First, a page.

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On First Fire of Tenderness of first Red Cat, DOUGLAS KOLLER wrote:

> I was watching part of the Gay Rights Rally in Washington yesterday on
> CSpan, and at some point, the term "unamerican" (by a gay speaker) popped
> up. "Unamerican" is, obviously, an extremely loaded political term which
> means "going against the American ethos", which might mean "being against
> life, liberty, and the pursuit of happiness" plus a surfeit of connotative
> layers (and -- I don't wish to open a can of politcal worms -- can be
> co-opted by *any*one trying to diss opposing political views).
>
> My question to non-English speakers -- Irina, Christophe, Carlos, BP,
> Lars... (and perhaps to non-American, English speakers, though "unenglish,
> unBritish" doesn't sound like a big reach to me [unAustralian?]):
>
> Does political rhetoric in your country play this card?  Is there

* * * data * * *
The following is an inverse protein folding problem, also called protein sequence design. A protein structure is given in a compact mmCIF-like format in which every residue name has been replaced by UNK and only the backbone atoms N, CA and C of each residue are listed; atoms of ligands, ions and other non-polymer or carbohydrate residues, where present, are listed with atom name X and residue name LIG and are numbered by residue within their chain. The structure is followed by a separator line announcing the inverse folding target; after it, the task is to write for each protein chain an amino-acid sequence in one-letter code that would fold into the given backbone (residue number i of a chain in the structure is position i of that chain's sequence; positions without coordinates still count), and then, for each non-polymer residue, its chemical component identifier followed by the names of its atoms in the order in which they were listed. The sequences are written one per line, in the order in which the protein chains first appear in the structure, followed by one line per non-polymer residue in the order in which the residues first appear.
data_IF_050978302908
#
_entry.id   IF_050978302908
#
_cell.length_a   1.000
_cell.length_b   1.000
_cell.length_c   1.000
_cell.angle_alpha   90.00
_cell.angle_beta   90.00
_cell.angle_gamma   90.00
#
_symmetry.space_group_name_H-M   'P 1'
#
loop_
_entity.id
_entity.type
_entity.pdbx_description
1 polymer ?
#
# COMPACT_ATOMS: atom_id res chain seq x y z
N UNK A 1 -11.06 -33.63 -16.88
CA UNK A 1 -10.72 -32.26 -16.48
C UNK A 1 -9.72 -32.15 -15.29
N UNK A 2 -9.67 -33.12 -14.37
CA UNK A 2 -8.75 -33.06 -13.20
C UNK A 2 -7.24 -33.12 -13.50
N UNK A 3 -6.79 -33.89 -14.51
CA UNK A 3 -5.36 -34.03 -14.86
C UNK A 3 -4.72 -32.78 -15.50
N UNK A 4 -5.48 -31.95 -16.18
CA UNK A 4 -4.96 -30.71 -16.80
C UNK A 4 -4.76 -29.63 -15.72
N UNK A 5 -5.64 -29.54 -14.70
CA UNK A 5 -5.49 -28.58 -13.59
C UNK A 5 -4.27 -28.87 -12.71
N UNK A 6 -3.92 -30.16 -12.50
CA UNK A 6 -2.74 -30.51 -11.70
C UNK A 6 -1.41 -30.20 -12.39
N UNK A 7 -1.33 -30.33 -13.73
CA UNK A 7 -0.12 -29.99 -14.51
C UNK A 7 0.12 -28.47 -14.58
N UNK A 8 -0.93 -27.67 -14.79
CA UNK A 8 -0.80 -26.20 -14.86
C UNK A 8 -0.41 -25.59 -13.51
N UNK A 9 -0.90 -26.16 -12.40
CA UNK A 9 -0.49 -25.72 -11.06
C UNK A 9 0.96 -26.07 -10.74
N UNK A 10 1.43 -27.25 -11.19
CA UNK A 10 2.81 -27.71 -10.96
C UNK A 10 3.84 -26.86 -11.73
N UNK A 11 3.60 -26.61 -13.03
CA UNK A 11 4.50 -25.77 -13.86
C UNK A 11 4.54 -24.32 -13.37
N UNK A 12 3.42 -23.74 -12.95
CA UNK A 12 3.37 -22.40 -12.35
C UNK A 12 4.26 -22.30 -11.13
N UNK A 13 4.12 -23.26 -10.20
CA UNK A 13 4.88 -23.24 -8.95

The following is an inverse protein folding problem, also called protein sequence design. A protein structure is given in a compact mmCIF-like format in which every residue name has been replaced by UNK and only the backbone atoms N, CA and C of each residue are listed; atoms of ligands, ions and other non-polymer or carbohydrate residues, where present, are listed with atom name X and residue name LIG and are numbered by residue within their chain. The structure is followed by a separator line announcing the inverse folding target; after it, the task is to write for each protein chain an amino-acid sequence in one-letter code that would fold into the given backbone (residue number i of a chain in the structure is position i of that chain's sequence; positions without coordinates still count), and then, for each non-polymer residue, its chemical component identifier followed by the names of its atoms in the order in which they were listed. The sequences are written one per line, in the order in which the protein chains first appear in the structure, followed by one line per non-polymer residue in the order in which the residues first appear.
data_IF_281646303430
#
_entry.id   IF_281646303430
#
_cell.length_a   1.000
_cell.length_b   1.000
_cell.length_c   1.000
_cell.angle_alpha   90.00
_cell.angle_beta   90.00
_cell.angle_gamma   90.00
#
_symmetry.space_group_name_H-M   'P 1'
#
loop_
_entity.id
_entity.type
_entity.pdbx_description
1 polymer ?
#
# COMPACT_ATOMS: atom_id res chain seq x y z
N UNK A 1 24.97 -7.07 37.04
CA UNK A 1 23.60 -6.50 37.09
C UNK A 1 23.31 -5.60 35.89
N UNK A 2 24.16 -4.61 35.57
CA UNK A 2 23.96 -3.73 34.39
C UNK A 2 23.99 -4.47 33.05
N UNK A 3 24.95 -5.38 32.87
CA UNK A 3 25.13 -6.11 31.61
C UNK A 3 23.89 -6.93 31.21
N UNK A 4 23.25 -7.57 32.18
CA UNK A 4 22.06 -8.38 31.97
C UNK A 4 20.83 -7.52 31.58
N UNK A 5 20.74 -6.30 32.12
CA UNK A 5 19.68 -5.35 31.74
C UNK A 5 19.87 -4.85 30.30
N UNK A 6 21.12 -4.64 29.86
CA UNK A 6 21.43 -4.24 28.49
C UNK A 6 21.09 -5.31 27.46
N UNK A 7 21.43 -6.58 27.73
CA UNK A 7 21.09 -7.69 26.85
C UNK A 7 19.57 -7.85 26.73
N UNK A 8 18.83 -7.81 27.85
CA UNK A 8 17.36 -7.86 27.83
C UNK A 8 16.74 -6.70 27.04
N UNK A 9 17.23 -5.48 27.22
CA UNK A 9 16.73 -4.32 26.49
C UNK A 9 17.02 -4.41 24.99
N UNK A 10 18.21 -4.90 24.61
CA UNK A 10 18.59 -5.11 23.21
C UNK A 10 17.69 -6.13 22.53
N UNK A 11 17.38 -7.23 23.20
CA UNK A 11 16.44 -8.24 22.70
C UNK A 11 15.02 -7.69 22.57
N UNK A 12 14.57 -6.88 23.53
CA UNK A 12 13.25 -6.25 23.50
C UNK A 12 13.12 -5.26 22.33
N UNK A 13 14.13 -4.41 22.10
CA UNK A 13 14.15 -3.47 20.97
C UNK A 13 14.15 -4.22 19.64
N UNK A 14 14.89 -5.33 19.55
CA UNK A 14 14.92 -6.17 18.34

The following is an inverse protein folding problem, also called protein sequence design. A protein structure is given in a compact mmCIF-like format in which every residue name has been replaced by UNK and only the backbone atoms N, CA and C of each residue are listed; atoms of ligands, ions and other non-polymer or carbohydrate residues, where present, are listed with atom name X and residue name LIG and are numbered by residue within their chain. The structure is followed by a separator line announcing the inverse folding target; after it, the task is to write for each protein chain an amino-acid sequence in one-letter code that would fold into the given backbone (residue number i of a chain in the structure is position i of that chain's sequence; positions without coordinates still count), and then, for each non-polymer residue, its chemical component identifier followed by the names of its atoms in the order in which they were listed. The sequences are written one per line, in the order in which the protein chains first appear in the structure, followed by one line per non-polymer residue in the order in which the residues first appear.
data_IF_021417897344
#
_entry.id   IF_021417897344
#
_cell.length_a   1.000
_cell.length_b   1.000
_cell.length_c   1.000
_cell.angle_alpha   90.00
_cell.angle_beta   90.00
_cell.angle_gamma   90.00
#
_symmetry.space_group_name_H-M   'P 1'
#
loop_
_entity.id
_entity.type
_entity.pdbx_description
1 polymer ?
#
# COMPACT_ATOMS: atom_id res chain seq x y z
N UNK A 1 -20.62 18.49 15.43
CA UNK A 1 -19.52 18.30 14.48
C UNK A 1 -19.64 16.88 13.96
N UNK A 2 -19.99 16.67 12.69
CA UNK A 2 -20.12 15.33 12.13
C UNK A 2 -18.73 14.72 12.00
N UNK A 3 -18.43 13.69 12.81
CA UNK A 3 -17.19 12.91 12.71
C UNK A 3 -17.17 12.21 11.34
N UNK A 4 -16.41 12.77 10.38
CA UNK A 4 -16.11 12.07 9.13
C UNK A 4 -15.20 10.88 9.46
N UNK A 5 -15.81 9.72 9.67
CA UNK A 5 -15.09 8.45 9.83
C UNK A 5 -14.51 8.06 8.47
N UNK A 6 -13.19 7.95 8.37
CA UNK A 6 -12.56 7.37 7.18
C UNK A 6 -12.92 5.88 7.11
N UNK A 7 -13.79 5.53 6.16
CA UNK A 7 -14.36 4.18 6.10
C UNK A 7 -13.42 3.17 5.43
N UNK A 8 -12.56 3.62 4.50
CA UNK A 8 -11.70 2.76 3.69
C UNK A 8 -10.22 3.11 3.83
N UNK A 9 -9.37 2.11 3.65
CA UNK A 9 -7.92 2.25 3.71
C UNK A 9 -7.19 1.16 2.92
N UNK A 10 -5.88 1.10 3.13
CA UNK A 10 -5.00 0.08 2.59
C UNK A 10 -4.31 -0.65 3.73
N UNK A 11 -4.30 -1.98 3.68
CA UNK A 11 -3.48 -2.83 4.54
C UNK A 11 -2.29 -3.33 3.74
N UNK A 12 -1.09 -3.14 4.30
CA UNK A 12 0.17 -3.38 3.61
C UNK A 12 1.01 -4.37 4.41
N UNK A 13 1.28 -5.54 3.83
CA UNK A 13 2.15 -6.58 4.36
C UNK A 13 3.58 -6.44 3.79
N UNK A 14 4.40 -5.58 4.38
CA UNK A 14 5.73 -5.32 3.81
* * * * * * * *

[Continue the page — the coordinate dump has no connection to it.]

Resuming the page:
> "un-Dutch", un-French", "un-Argentinian", "un-Swedish", "un-Danish"....
> behavior?  How is it codified (by which I mean, what prized views of your
> country is it supposed to be antithetical to?), and what is the
> push-button
> term in your various languages? "osvensk"?
>
Uncolombian... I guess there is no concept in the _Colombian_ word as the
concept of _American Dream_ or _American Ideals_.  If there would be a word
it would be _anticolombiano_ as I've hear using _antiamericano_ for
_Unamerican_.  Note that _antiamericano_ is different than _antiyanqui_.
Any how, the prefix anti- have a meaning as something that opposes, not
simply something which is not, then _anticolombiano_ is something that
opposes being Colombian, something that is against the Colombian people.

-- Carlos Th